The Canadian Copper Mountain Mining Corporation, based in British Columbia in Canada, recently stated that it had been the target of a dedicated ransomware attack that had affected its operations.

Part-owned by the Mitsubishi Materials Corporation, the Canadian Copper Mountain Mining Corporation comprises an 18,000-acre claim that has the capacity to produce an average of around 100 million pounds worth of copper each year. Its current estimated capacity as a mineral reserve will see it continue supply for approximately 32 years.

A rapid response to a cyberattack

The targeted ransomware attack aimed at the mining company took place on December 27, 2022. Once the attack was detected, the firm’s on-staff IT team swiftly responded. They immediately implemented the company’s predefined protocols and systems for risk management, which are designed for such an eventuality.

To effectively contain the malicious incident, the mining company isolated all the infected systems before shutting down other parts of it to investigate them more thoroughly. They then conducted a full analysis of the impact of the ransomware attack.

As a preventative measure, the mining firm’s team of engineers were forced to shut down the site mill to determine what the status of its dedicated control system was, while many of its other processes were switched over to manual operations.

A statement posted on the official Canadian Copper Mountain Mining Corporation website read:

“The Company’s external and internal IT teams are continuing to assess risks and are actively establishing additional safeguards to mitigate any further risk to the Company. Copper Mountain is investigating the source of the attack and is in contact with the relevant authorities, who are assisting the Company.”

Additionally, the company clarified in its web announcement that the cybercriminal incident had not compromised the safety measures of the site or caused any type of environmental damage whatsoever.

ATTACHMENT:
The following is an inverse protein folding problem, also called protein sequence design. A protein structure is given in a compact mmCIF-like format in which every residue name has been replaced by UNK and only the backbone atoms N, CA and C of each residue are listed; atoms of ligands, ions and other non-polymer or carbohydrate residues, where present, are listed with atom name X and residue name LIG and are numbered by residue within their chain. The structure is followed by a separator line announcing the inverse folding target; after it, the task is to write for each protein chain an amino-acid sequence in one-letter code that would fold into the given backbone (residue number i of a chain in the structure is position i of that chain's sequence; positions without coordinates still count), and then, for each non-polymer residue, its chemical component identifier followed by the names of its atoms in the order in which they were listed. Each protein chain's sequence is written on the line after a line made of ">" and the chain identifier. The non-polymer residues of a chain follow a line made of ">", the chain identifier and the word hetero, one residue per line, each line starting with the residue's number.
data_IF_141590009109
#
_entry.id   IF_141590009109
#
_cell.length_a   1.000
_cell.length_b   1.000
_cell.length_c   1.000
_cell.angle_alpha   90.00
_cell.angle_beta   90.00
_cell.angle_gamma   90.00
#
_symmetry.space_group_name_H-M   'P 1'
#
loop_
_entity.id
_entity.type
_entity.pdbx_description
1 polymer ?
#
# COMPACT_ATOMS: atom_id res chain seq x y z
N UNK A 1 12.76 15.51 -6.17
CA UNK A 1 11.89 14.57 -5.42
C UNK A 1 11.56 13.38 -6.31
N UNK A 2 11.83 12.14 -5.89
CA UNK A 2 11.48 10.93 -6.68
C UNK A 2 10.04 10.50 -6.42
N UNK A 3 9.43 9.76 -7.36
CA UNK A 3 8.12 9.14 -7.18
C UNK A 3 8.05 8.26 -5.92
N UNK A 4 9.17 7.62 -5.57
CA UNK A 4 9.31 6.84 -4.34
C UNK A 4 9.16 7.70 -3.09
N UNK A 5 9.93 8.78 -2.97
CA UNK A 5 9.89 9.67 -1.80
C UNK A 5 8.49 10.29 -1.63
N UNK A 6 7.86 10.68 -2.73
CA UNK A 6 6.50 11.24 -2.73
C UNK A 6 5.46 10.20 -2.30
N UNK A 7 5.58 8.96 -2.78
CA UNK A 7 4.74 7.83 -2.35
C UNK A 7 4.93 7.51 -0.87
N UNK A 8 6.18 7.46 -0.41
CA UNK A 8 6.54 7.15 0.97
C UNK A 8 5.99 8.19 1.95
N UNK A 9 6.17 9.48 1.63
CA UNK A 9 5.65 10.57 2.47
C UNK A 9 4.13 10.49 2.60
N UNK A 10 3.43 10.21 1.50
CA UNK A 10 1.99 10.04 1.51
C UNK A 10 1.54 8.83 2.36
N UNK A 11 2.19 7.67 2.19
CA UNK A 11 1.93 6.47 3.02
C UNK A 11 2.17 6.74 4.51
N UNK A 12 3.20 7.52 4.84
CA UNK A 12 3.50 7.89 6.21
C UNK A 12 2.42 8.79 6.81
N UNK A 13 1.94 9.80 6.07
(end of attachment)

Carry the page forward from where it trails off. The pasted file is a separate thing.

The firm stated that its main priority at present is to regain normal operations as quickly as possible, while limiting the potential financial impact of the attack.

Early steps of a ransomware attack

Experts from the cyber intelligence company KELA, in conjunction with the computer help site BleepingComputer, discovered an important detail when investigating the event, which may shed further light on the attack. The research showed that back on December 13, 2022, a threat operator attempted to sell company account credentials that belonged to an employee of the Canadian Copper Mountain Mining Corporation on an infamous hacker marketplace on the dark web.

Given the proximity of the dates when the confidential credentials were offered up for sale and the announcement of the ransomware attack on the Canadian mining company, it is more than possible that the threat operators behind the strike utilised a compromised employee email account to obtain a foothold for their activities on the company network. Business Email Compromise (BEC) is well-known for being an effective technique in the ransomware operator’s toolkit for establishing a presence on a firm’s network before spreading laterally across the system.